Extensive lymph node dissection with complete mesocolic excision resulted in significantly improved recurrence and survival outcomes in colon cancer, according to the results of a new study1 conducted in Denmark. The study compared extensive lymph node dissection with conventional resection in patients with right-sided colon cancer.
Complete mesocolic excision involves meticulous dissection in the mesocolic plane with bowel resection at a minimum of 10 cm proximally and distally of the tumor, and central vascular ligation to ensure lymph node dissection around the superior mesenteric vessels.
“Complete mesocolic excision is more challenging than conventional resections because of the complex vascular anatomy of the right colon, and many surgeons have refrained from performing right-sided complete mesocolic excision, although it seems to be a safe procedure,” wrote study authors led by Claus A. Bertelsen, PhD, of Nordsjællands Hospital in Hillerød, Denmark.
Other studies of this procedure have not had an intent-to-treat design or were designed to show causal effects. Thus, the investigators conducted a population-based cohort study involving prospectively collected data from four hospitals in Denmark; they included a total of 1069 patients with stage I-III right-sided colon cancer who underwent either complete mesocolic excision (256 patients) or more conventional resection with unstandardized and limited lymph node dissection (813 patients).
The mean time to last follow-up examination was 3.80 years, and no patients were lost to follow-up. The groups were well matched, with a median age of approximately 74 years in both groups, and a body mass index of 24.6. The surgery was conducted by a specialist in 100% of the complete mesocolic excision group and in 96% of the conventional resection group (P = 0.0003).
A total of 145 patients in the conventional group (17.9%) had a recurrence, compared with 25 patients in the complete mesocolic excision group (9.7%). The absolute risk reduction with complete excision over the full 5.2-year study period was 8.2% (P = 0.00015). In the control group, 281 patients died during follow-up (35%), compared with 75 patients in the complete mesocolic excision group (29%).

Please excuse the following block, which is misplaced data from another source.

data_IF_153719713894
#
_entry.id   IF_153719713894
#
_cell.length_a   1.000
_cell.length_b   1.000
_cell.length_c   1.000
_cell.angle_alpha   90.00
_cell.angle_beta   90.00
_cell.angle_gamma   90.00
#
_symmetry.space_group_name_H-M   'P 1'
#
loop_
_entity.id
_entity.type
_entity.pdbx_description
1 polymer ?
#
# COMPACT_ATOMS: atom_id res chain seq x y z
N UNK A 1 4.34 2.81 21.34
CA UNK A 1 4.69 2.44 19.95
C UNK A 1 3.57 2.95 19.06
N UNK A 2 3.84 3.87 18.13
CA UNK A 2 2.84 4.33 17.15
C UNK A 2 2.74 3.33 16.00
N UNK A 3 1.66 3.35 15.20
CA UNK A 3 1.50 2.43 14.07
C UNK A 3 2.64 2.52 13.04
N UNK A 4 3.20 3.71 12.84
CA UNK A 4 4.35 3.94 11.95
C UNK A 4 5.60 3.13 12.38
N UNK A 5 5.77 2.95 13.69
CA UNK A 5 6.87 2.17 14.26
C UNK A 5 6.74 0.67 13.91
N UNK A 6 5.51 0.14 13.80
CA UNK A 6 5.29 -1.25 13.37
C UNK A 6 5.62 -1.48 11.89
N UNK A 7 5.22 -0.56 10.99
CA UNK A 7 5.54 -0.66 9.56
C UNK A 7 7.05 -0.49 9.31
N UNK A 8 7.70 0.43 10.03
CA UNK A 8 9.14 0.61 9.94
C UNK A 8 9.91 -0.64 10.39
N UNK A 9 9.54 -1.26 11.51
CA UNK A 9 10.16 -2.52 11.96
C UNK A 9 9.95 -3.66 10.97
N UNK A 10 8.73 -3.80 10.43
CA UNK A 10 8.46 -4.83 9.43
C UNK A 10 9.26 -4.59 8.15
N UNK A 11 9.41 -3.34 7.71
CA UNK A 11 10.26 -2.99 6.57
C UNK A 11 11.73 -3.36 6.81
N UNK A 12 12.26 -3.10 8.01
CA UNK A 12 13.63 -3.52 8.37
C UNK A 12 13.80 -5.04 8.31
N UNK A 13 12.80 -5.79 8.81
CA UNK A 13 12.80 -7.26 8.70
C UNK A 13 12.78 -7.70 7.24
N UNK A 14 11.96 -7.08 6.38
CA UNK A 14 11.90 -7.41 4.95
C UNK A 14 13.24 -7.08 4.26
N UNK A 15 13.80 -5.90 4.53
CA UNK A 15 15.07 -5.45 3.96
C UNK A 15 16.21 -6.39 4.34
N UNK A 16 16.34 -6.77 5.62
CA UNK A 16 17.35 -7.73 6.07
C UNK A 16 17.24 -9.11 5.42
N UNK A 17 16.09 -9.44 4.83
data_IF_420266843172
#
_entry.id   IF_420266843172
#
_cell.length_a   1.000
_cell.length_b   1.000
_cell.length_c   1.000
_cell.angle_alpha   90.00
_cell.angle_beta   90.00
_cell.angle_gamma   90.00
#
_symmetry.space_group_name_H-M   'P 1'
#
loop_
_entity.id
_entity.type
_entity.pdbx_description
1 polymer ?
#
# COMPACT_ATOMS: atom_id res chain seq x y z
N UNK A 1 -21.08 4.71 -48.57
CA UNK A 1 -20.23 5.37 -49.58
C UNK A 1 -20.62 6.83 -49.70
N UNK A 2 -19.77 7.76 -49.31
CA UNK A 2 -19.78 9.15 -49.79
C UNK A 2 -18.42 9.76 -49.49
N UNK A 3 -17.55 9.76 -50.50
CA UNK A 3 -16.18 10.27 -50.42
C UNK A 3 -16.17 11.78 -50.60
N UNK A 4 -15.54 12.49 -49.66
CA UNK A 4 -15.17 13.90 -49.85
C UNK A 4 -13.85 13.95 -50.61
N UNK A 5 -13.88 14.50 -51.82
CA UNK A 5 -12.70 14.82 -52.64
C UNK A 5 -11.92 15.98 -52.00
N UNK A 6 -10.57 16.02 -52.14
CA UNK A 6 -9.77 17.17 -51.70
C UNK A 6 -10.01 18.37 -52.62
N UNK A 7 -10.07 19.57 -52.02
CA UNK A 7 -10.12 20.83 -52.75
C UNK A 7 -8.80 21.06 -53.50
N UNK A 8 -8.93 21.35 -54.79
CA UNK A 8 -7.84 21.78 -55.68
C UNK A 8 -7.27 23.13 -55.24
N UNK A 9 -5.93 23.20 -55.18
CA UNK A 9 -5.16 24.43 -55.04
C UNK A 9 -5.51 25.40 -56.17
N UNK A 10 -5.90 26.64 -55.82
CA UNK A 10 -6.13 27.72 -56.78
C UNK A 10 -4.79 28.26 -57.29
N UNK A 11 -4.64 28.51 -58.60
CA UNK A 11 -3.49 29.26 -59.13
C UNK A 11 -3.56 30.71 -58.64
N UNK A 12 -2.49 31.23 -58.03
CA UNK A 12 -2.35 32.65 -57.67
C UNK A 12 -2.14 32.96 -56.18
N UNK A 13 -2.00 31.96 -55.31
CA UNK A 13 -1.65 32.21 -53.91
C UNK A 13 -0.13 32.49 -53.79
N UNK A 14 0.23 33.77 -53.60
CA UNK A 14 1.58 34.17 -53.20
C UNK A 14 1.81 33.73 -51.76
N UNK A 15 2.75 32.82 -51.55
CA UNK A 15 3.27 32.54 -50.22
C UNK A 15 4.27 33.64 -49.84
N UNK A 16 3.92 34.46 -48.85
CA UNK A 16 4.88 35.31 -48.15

The rate of 60-day major postoperative complications was similar, at 17% in the conventional group and 18% in the complete mesocolic excision group (P = 0.85). Thirty-day and 90-day mortality were also similar between the 2 groups.
“The findings of this study suggest a causal treatment effect of complete mesocolic excision can reduce the risk of recurrence after resection for right-sided UICC stages I–III colon adenocarcinoma,” the authors concluded. “On the basis of our findings, we advocate standardisation of surgery for right-sided colon cancer by performing complete mesocolic excision.”
In an accompanying editorial, Nicholas P. West, MB, CHB, of St James's University Hospital in Leeds, United Kingdom, wrote that the study did have some limitations. The researchers focused solely on right-sided colon cancers, with no long-term follow-up for distal transverse and left-sided tumors, and they did not include analysis of the key determinants of mesocolic excision quality, including mesocolic plane and vascular ligation height. Still, he wrote that the authors should be congratulated.
“All medical teams treating colon cancer should be encouraged to refocus on their practice to ensure that long-term outcomes improve in line with those reported for rectal cancer,” West wrote. “Perhaps now might be the time for a change in practice.”
Bertelsen, C., Neuenschwander, A., Jansen, J., Tenma, J., Wilhelmsen, M., Kirkegaard-Klitbo, A., Iversen, E., Bols, B., Ingeholm, P., Rasmussen, L., Jepsen, L., Born, P., Kristensen, B. and Kleif, J. (2019). 5-year outcome after complete mesocolic excision for right-sided colon cancer: a population-based cohort study. Lancet Oncology.